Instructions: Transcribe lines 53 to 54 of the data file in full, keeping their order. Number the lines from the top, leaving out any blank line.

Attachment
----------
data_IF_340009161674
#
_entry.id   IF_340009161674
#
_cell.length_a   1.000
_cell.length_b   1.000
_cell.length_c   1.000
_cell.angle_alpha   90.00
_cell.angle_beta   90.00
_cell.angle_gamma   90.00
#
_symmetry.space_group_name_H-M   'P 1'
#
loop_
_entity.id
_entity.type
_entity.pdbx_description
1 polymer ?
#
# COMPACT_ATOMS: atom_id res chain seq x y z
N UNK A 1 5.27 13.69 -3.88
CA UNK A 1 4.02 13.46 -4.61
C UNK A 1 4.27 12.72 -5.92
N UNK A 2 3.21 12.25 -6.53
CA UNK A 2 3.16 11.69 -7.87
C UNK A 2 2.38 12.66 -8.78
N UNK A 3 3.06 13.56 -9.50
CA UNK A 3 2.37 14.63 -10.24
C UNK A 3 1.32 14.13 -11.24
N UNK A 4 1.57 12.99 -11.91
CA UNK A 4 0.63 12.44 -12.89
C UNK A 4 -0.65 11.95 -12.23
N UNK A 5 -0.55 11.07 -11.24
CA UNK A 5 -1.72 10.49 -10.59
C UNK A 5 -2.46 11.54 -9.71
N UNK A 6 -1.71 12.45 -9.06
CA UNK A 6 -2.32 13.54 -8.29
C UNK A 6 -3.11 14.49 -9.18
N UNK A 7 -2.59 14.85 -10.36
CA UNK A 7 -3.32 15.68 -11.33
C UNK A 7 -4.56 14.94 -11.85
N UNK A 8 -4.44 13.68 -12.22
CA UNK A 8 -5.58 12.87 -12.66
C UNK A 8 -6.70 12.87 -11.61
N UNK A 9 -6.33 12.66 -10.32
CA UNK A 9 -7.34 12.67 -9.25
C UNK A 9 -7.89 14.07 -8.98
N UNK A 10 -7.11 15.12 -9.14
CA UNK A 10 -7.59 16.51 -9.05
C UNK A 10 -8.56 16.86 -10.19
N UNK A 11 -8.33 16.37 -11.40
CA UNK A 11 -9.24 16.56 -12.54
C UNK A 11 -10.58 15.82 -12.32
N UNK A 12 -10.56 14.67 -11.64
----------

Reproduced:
C UNK A 11 -10.58 15.82 -12.32
N UNK A 12 -10.56 14.67 -11.64